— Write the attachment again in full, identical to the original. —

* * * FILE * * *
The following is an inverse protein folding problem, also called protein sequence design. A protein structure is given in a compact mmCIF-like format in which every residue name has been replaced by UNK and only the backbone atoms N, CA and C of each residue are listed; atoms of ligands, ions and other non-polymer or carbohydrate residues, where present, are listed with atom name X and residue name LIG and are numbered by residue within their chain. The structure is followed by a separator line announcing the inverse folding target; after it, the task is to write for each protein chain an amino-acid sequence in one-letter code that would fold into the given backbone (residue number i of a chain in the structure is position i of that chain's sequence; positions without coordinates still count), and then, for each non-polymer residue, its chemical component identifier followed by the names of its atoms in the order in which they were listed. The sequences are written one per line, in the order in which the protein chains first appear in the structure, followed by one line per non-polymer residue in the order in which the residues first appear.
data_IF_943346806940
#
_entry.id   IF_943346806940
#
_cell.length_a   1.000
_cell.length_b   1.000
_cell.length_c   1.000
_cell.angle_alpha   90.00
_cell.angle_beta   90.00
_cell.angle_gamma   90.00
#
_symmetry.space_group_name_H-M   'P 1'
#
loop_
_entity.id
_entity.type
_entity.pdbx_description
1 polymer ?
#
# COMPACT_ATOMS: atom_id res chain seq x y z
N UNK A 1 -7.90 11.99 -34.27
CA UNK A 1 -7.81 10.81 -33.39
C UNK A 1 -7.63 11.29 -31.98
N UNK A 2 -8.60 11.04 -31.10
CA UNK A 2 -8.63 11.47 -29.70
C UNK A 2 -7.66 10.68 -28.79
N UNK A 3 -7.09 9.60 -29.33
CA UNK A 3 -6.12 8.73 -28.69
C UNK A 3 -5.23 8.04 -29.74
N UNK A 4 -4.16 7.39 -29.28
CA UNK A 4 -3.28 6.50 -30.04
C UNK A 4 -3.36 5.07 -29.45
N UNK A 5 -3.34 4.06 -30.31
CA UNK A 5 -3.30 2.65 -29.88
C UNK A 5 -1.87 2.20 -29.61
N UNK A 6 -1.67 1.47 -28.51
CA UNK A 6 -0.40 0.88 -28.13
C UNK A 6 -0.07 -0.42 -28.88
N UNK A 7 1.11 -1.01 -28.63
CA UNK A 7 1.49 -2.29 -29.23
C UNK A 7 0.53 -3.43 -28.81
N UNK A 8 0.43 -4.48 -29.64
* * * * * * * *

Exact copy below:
The following is an inverse protein folding problem, also called protein sequence design. A protein structure is given in a compact mmCIF-like format in which every residue name has been replaced by UNK and only the backbone atoms N, CA and C of each residue are listed; atoms of ligands, ions and other non-polymer or carbohydrate residues, where present, are listed with atom name X and residue name LIG and are numbered by residue within their chain. The structure is followed by a separator line announcing the inverse folding target; after it, the task is to write for each protein chain an amino-acid sequence in one-letter code that would fold into the given backbone (residue number i of a chain in the structure is position i of that chain's sequence; positions without coordinates still count), and then, for each non-polymer residue, its chemical component identifier followed by the names of its atoms in the order in which they were listed. The sequences are written one per line, in the order in which the protein chains first appear in the structure, followed by one line per non-polymer residue in the order in which the residues first appear.
data_IF_943346806940
#
_entry.id   IF_943346806940
#
_cell.length_a   1.000
_cell.length_b   1.000
_cell.length_c   1.000
_cell.angle_alpha   90.00
_cell.angle_beta   90.00
_cell.angle_gamma   90.00
#
_symmetry.space_group_name_H-M   'P 1'
#
loop_
_entity.id
_entity.type
_entity.pdbx_description
1 polymer ?
#
# COMPACT_ATOMS: atom_id res chain seq x y z
N UNK A 1 -7.90 11.99 -34.27
CA UNK A 1 -7.81 10.81 -33.39
C UNK A 1 -7.63 11.29 -31.98
N UNK A 2 -8.60 11.04 -31.10
CA UNK A 2 -8.63 11.47 -29.70
C UNK A 2 -7.66 10.68 -28.79
N UNK A 3 -7.09 9.60 -29.33
CA UNK A 3 -6.12 8.73 -28.69
C UNK A 3 -5.23 8.04 -29.74
N UNK A 4 -4.16 7.39 -29.28
CA UNK A 4 -3.28 6.50 -30.04
C UNK A 4 -3.36 5.07 -29.45
N UNK A 5 -3.34 4.06 -30.31
CA UNK A 5 -3.30 2.65 -29.88
C UNK A 5 -1.87 2.20 -29.61
N UNK A 6 -1.67 1.47 -28.51
CA UNK A 6 -0.40 0.88 -28.13
C UNK A 6 -0.07 -0.42 -28.88
N UNK A 7 1.11 -1.01 -28.63
CA UNK A 7 1.49 -2.29 -29.23
C UNK A 7 0.53 -3.43 -28.81
N UNK A 8 0.43 -4.48 -29.64